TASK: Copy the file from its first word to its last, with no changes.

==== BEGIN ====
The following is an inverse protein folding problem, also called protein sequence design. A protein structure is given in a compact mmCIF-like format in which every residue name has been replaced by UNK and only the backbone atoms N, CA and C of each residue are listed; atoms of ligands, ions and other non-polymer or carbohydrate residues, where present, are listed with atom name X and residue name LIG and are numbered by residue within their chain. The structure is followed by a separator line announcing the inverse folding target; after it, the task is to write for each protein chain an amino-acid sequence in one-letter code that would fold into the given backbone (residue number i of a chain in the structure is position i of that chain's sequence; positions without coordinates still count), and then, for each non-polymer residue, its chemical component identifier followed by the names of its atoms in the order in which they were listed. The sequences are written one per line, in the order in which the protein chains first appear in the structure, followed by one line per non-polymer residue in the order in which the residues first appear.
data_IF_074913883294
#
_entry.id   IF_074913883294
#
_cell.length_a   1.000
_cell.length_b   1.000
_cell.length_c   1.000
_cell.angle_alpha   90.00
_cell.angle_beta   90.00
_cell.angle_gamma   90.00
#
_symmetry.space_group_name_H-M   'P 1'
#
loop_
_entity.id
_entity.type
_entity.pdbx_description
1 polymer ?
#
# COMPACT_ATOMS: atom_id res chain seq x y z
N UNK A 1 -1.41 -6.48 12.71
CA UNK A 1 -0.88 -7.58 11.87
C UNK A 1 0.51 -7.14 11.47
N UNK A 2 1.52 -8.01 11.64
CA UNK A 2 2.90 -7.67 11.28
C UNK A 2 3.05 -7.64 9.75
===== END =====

The following is an inverse protein folding problem, also called protein sequence design. A protein structure is given in a compact mmCIF-like format in which every residue name has been replaced by UNK and only the backbone atoms N, CA and C of each residue are listed; atoms of ligands, ions and other non-polymer or carbohydrate residues, where present, are listed with atom name X and residue name LIG and are numbered by residue within their chain. The structure is followed by a separator line announcing the inverse folding target; after it, the task is to write for each protein chain an amino-acid sequence in one-letter code that would fold into the given backbone (residue number i of a chain in the structure is position i of that chain's sequence; positions without coordinates still count), and then, for each non-polymer residue, its chemical component identifier followed by the names of its atoms in the order in which they were listed. The sequences are written one per line, in the order in which the protein chains first appear in the structure, followed by one line per non-polymer residue in the order in which the residues first appear.
data_IF_074913883294
#
_entry.id   IF_074913883294
#
_cell.length_a   1.000
_cell.length_b   1.000
_cell.length_c   1.000
_cell.angle_alpha   90.00
_cell.angle_beta   90.00
_cell.angle_gamma   90.00
#
_symmetry.space_group_name_H-M   'P 1'
#
loop_
_entity.id
_entity.type
_entity.pdbx_description
1 polymer ?
#
# COMPACT_ATOMS: atom_id res chain seq x y z
N UNK A 1 -1.41 -6.48 12.71
CA UNK A 1 -0.88 -7.58 11.87
C UNK A 1 0.51 -7.14 11.47
N UNK A 2 1.52 -8.01 11.64
CA UNK A 2 2.90 -7.67 11.28
C UNK A 2 3.05 -7.64 9.75